Lift Theory for Level Flight Using Bernoulli's Principle and Cross-Stream Acceleration
|Title||Lift Theory for Level Flight Using Bernoulli\'s Principle and Cross-Stream Acceleration|
|Keywords||flight, lift force, flow past solids, incompressible fluids, frictionless flow|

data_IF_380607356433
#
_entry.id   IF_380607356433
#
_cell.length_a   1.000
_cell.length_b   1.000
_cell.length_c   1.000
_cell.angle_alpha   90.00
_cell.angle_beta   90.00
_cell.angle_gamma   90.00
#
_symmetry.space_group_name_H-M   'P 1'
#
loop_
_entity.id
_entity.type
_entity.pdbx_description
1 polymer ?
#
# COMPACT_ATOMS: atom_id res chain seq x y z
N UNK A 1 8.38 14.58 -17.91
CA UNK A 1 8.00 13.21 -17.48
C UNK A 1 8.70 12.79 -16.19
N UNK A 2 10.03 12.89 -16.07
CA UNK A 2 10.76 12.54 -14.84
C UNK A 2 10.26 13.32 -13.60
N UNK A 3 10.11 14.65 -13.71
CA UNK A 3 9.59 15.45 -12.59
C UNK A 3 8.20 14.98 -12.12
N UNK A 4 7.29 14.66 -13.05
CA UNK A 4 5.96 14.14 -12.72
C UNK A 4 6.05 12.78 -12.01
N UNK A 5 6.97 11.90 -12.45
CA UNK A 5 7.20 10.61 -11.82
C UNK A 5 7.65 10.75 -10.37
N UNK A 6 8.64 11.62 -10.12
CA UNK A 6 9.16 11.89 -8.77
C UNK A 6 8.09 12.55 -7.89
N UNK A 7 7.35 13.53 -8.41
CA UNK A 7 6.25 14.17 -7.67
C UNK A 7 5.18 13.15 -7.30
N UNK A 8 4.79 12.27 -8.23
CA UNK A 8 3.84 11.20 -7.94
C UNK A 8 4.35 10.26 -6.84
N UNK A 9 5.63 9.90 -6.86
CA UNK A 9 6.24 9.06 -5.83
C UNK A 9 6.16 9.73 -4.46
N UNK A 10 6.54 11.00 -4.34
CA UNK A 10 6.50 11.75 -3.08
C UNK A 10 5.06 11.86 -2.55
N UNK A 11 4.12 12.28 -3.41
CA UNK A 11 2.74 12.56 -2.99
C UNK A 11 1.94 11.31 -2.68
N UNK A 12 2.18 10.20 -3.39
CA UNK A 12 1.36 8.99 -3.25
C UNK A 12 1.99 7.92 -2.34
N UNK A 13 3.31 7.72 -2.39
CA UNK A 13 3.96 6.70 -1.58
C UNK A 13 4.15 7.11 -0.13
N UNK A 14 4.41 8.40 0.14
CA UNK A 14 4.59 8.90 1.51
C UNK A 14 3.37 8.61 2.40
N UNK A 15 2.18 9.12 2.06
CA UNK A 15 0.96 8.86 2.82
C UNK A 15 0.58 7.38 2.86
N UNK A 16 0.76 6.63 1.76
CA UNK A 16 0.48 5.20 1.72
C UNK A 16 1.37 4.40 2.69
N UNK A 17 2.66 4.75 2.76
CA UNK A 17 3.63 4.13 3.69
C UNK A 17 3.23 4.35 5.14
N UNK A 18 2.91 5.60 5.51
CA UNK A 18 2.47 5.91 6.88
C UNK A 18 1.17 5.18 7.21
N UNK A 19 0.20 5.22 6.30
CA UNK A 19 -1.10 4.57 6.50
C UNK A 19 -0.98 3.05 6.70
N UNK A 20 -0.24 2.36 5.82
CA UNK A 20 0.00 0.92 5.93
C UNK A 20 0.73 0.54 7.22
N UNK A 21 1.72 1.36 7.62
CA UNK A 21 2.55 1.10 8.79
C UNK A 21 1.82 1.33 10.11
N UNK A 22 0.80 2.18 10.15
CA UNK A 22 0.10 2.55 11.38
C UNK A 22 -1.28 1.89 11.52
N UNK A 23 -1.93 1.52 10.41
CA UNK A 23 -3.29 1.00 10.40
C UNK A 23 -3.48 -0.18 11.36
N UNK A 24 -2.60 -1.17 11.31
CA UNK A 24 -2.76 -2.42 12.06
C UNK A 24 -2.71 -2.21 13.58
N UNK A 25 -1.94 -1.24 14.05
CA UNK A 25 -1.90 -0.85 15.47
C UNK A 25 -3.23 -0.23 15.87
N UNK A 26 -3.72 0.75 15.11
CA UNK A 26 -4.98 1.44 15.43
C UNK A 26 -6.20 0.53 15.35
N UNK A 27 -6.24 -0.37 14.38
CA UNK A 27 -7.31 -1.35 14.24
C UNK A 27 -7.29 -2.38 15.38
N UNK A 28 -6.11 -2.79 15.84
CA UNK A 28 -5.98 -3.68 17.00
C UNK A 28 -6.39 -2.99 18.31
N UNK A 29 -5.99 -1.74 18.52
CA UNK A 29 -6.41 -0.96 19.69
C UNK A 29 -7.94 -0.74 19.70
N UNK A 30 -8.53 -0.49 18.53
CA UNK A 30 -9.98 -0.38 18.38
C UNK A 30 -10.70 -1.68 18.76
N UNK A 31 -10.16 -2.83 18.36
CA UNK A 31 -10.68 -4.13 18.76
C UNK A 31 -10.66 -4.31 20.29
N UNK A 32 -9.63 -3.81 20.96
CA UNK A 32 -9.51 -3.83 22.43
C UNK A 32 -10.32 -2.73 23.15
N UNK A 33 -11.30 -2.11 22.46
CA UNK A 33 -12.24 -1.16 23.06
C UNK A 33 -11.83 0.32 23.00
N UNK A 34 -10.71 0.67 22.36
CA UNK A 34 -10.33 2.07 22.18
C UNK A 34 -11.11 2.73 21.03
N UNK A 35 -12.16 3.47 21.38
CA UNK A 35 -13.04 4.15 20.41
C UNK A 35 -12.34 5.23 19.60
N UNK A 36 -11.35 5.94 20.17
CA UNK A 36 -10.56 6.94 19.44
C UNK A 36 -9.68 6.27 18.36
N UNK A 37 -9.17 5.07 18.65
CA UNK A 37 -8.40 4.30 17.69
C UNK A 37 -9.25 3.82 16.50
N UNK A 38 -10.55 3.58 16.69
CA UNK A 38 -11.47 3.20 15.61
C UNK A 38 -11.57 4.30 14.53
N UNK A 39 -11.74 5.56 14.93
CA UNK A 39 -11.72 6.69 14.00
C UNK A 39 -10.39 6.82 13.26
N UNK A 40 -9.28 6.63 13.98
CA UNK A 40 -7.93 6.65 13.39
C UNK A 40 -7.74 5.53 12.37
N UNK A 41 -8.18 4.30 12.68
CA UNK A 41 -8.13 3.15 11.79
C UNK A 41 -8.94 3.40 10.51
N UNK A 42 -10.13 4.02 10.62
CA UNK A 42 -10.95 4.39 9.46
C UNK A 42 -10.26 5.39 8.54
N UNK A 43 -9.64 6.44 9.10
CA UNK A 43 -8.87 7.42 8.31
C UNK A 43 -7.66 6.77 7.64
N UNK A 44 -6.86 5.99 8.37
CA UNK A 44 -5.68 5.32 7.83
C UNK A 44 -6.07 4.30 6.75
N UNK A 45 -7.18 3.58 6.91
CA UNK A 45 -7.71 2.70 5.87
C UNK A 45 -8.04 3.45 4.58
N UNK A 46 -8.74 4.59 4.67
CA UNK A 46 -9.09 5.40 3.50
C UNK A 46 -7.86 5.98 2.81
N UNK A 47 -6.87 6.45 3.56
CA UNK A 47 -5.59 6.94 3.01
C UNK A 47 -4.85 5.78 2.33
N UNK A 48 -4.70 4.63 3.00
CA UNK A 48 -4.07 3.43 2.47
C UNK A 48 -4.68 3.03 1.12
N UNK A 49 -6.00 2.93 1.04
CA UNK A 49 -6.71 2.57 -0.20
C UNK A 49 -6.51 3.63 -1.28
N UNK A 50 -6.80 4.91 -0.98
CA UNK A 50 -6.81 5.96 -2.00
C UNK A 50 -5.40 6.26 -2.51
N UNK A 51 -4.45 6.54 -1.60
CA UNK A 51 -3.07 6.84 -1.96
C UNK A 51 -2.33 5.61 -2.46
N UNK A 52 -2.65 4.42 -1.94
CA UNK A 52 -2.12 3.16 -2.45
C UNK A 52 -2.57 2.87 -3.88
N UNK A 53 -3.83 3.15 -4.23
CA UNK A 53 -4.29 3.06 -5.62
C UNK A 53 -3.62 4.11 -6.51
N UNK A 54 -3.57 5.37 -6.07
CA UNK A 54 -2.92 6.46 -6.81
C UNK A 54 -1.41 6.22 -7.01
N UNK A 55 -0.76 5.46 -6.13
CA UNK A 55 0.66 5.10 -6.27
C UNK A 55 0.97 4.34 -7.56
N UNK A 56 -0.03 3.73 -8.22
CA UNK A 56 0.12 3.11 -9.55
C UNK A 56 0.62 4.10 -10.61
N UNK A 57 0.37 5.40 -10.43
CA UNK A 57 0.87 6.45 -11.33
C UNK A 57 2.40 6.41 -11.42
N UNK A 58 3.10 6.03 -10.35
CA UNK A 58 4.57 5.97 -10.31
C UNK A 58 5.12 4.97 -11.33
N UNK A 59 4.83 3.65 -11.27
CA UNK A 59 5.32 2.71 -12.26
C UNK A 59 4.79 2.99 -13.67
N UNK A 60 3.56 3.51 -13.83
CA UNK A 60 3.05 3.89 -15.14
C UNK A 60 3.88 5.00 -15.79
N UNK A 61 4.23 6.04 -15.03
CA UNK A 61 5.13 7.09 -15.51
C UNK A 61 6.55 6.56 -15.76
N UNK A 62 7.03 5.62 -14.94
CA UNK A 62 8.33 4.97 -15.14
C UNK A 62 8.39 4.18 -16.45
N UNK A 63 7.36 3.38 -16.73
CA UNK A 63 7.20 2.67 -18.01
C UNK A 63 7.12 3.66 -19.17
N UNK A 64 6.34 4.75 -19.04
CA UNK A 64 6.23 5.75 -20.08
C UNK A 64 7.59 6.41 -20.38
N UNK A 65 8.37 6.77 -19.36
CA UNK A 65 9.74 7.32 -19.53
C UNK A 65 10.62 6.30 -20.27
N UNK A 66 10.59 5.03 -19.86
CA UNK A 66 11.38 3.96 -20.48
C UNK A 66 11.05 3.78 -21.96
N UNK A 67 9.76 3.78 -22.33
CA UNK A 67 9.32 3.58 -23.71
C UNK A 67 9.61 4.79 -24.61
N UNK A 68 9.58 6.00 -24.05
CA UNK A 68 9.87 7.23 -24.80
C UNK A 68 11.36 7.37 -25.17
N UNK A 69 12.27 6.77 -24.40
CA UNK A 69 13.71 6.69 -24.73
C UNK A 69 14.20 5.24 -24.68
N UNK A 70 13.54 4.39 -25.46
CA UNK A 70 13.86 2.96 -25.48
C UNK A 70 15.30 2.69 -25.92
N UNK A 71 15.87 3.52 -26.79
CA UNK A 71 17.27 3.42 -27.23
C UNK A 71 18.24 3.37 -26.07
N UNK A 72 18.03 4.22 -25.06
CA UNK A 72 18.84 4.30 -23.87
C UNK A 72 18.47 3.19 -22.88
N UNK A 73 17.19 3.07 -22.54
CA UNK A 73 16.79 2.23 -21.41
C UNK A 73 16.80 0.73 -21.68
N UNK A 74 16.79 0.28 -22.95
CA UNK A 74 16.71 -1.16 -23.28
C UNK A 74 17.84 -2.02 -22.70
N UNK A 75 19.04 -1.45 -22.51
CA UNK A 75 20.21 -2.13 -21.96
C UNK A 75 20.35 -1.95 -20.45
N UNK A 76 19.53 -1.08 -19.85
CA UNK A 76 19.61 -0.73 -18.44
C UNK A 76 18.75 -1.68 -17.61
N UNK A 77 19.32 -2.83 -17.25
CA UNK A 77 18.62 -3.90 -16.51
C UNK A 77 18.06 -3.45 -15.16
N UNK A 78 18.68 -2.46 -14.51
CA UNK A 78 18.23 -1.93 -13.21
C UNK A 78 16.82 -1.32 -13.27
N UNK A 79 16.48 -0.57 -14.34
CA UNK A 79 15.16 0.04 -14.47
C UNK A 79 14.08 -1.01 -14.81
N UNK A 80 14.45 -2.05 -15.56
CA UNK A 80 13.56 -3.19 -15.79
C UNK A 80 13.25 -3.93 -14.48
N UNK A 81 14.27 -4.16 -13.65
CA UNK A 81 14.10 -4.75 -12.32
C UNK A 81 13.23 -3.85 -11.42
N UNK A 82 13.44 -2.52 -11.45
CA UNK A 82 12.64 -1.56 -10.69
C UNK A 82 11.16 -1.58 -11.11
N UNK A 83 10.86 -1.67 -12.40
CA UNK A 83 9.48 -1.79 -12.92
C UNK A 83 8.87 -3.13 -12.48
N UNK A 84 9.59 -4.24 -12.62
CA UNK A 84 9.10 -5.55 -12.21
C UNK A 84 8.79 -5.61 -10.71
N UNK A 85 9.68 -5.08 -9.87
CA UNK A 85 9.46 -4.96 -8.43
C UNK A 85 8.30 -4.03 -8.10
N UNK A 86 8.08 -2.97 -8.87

The lift force per unit span on a thin circular arc wing at subsonic speeds and at zero angle of attack is found to be directly proportional to the product of the fluid density, the square of the uniform fluid speed relative to the wing and far away from it, and the wing's maximum thickness. The bottom surface of the wing is assumed flat. The lift equation is based on Bernoulli's principle and on the length scale for flow perturbation above the wing, which is calculated to be proportional to the wing's chord. Central to this calculation is the downward fluid acceleration, and its associated pressure gradient, above the top curved surface of the wing. When standard theory is applied to the same wing profile a similar form is found for the lift equation, but the constant of proportionality is significantly larger (3.14 compared to 1.89). An explanation for the discrepancy is given. Extensions of the new lift concept to wing geometries involving combinations of two or more circular arc profiles are outlined. A possible practical consequence of the new theory is suggested.